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Let $A$, $B$, and $C$ be $2\times 2$ complex matrices, with $A$ and $C$ rank $1$ Hermitian. Can we find a real number $a$ and a $2\times 2$ unitary $U$ such that $$A + BV + V^*B^* + V^*CV$$ is a scalar multiple of the identity, where $V = aU$?

The motivation is that this would answer this question in a large special case.

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Yes, one can always do this. In fact, one can assume that $\det(U)=1$, as this follows by a homotopy argument, using the fact that $\pi_3(S^2)\simeq \mathbb{Z}$.

Here are the details: Assume that $\det(U)=1$ so that $V$ has a non-negative real determinant. Then one can write $V$ uniquely in the form $$ V(x) = \begin{pmatrix} x_0+i\,x_1 & -x_2 + i\,x_3\\ x_2-i\,x_3 & \phantom{-}x_0-i\,x_1 \end{pmatrix} $$ for some $x = (x_0,x_1,x_2,x_3)\in\mathbb{R}^4$.

Now consider the map $F$ from $\mathbb{R}^4$ into $\mathbb{R}^3$ (regarded as the traceless Hermitian $2$-by-$2$ matrices) defined by $$ F(x) = \left[A +BV(x) + V(x)^*B^* + V(x)^*CV(x)\right]_0\,, $$ where, for a Hermitian $2$-by-$2$ matrix, $H$, we write $H - \tfrac12\mathrm{tr}(H)\,I_2 = H_0$. For use below, define the norm on traceless Hermitian $2$-by-$2$-matrices $M$ by the rule $|M|^2 = \tfrac12 \mathrm{tr}(M^2)$.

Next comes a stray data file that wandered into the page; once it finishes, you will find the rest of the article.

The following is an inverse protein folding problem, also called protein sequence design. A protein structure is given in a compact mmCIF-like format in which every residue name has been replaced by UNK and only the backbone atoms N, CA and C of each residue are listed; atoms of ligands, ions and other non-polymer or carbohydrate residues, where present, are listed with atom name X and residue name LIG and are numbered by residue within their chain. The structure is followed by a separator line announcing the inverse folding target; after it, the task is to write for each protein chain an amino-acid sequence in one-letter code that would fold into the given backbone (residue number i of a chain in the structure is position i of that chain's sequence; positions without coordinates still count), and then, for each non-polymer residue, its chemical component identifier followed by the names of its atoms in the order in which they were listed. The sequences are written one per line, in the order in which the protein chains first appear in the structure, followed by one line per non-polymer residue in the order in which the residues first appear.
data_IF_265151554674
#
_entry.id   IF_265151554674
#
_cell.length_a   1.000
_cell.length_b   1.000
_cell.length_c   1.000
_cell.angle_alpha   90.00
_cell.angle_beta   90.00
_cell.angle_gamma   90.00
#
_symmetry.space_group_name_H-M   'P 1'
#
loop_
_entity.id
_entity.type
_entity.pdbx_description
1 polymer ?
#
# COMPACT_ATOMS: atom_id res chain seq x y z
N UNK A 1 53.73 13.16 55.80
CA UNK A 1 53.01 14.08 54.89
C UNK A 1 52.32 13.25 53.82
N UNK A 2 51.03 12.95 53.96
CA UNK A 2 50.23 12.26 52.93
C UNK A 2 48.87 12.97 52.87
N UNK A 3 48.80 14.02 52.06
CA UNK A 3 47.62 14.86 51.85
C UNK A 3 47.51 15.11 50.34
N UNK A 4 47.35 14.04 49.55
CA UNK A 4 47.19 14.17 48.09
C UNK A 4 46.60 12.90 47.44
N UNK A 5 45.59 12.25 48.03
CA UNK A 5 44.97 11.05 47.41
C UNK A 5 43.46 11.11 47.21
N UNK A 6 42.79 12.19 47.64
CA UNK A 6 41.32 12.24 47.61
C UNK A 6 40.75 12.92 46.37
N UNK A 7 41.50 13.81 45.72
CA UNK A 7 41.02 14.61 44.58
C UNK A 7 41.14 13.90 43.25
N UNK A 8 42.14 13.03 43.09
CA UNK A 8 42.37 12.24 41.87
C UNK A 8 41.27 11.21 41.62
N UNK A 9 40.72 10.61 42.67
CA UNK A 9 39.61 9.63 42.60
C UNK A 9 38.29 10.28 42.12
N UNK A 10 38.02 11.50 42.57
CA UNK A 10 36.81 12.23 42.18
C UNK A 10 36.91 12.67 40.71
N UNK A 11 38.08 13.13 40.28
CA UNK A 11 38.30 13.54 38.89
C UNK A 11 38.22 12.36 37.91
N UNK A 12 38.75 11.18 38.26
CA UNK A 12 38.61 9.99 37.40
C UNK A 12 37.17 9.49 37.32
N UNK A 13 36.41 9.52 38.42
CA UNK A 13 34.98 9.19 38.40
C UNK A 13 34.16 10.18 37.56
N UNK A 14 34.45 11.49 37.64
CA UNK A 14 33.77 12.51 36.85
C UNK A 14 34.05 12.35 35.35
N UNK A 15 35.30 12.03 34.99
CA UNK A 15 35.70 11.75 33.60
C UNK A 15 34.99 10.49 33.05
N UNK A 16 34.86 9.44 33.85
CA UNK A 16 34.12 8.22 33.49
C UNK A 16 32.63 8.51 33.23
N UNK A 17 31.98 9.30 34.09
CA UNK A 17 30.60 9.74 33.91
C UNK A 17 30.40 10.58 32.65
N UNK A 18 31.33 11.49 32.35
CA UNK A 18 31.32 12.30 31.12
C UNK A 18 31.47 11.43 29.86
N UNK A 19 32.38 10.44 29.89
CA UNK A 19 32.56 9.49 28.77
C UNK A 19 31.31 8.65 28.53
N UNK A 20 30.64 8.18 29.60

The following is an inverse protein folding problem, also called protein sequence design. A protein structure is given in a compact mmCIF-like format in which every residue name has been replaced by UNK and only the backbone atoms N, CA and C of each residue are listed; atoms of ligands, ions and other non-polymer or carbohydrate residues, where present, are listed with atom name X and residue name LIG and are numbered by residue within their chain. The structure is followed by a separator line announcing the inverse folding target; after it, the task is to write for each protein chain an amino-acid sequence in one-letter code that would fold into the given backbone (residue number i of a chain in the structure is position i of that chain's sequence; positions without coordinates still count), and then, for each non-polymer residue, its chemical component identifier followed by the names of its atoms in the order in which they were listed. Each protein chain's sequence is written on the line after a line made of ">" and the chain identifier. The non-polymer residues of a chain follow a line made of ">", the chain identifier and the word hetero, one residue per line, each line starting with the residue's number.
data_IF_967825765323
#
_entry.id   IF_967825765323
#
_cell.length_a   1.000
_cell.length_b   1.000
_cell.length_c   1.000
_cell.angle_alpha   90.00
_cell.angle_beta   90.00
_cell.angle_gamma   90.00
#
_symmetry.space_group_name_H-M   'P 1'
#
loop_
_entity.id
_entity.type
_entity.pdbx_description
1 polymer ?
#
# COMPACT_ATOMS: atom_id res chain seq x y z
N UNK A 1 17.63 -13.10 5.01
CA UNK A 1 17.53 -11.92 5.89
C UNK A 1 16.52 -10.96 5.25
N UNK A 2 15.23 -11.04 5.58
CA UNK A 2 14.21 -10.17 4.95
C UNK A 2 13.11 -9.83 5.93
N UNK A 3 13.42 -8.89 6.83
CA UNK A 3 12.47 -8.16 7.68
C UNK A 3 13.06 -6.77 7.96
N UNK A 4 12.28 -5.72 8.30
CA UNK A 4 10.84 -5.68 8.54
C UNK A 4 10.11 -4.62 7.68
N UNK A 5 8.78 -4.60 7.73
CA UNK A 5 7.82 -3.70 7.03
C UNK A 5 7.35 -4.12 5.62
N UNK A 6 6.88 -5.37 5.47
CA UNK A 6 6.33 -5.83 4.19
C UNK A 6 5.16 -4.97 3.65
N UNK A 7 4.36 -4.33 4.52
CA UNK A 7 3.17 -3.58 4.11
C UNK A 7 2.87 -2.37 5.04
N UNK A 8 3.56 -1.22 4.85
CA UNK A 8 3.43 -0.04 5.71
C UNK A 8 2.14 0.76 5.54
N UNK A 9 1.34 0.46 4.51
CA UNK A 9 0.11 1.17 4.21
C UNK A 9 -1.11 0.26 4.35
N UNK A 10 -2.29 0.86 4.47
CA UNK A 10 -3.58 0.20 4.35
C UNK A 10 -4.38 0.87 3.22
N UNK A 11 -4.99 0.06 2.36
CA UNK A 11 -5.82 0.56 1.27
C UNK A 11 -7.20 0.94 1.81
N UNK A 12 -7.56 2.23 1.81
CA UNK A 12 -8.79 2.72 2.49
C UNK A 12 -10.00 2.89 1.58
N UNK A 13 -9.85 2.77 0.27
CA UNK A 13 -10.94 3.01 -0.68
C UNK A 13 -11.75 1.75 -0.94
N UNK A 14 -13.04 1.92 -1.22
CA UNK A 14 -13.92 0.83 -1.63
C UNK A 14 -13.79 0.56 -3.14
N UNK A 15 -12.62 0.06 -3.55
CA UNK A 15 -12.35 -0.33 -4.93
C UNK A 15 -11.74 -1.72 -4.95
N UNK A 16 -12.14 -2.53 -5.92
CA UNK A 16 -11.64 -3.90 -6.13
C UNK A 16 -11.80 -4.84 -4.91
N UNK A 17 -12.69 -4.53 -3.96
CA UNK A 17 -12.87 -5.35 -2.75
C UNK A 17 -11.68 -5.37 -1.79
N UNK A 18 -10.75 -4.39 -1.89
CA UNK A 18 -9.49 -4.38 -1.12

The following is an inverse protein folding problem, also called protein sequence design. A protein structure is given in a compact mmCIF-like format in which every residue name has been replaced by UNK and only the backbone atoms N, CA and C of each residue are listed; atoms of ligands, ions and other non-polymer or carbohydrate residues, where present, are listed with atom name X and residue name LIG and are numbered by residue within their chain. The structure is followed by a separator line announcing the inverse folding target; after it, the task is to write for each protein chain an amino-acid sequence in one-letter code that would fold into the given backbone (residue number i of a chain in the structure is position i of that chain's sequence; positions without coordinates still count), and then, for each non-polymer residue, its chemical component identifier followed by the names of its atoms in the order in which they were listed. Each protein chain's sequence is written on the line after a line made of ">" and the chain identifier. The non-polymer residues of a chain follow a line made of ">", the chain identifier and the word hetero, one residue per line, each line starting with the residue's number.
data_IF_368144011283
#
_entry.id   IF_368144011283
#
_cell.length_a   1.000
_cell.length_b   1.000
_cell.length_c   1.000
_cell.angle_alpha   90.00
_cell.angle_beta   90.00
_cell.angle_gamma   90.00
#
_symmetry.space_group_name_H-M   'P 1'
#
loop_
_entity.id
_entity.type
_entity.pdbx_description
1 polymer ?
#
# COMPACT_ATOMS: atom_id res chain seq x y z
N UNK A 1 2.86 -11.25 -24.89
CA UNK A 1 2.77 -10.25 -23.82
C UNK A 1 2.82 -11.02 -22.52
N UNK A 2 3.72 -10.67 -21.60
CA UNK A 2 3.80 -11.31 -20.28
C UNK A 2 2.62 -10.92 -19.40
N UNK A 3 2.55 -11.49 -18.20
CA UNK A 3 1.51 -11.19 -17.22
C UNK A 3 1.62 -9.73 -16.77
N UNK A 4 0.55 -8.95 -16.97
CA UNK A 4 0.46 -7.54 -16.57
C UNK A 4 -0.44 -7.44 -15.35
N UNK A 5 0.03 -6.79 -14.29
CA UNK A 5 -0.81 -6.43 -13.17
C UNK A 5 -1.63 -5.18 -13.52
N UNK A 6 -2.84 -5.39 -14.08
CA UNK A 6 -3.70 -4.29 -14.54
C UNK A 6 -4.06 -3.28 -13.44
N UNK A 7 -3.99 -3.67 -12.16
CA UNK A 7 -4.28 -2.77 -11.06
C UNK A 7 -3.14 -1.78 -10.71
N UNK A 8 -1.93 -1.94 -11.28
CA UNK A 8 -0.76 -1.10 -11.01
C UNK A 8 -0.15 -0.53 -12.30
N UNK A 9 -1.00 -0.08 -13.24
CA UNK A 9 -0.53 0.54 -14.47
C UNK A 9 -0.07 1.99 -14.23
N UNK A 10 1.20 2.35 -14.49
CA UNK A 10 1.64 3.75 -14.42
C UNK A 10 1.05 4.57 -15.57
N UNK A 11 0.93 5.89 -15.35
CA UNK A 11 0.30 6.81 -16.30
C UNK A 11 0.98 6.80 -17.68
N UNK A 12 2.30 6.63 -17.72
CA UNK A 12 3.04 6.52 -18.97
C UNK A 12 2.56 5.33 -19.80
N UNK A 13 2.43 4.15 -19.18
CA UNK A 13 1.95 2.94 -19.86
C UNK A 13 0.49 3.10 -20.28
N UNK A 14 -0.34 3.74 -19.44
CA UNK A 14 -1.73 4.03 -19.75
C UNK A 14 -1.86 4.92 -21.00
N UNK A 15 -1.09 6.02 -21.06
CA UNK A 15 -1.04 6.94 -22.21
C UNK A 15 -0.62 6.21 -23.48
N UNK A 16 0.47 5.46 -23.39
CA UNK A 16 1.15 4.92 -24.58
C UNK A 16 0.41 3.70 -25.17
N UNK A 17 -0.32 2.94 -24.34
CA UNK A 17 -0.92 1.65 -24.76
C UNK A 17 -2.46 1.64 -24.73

Our task is to show that there exists an $x\in\mathbb{R}^4$ such that $F(x)=0$. Note that $F(x)$ is a quadratic polynomial in $x$ taking values in $\mathbb{R}^3$.

When $|x|$ very large, $F(x)/|x|^2$ is close to $G(x) = (V(x)/|x|)^*C_0(V(x)/|x|)$, a vector whose norm is $|C_0|$. Since $C$ has rank 1, $C_0$ is not zero. Thus, when $|x|>>0$, $\bigl|F(x)\bigr|/|x|^2\approx |C_0|>0$. Moreover, when restricted to the $3$-sphere of radius $R>0$ in $\mathbb{R}^4$, the homogeneous map $G: S^3(R)\to S^2(|C_0|)$ is simply the Hopf map $S^3\to S^2$, appropriately scaled, which is known not to be homotopically trivial. (In fact, it is a generator of $\pi_3(S^2)\simeq\mathbb{Z}$.)

If there were not a $y\in\mathbb{R}^4$ that satisfied $F(y)=0$, then, for $R>>0$ the map $H(x) = F(x)/|F(x)|$ would map the $4$-ball of radius $R$ to $S^2$ in such a way that the map on its boundary $3$-sphere would be homotopic to the Hopf map, which is impossible.

Thus, there is a $y\in\mathbb{R}^4$ such that $F(y)=0$, i.e., $$ A +BV(y) + V(y)^*B^* + V(y)^*CV(y) = \mu\,I_2 $$ for some number $\mu$, as desired.

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  • $\begingroup$ Great answer. I used it to give a partial answer to my earlier question about simultaneous "orthonormalization" in $\mathbb{C}^4$. $\endgroup$ – Nik Weaver Dec 28 '17 at 15:08
  • $\begingroup$ I've just put a paper on the arXiv that uses this idea: arxiv.org/abs/1802.07394 $\endgroup$ – Nik Weaver Feb 22 '18 at 20:59

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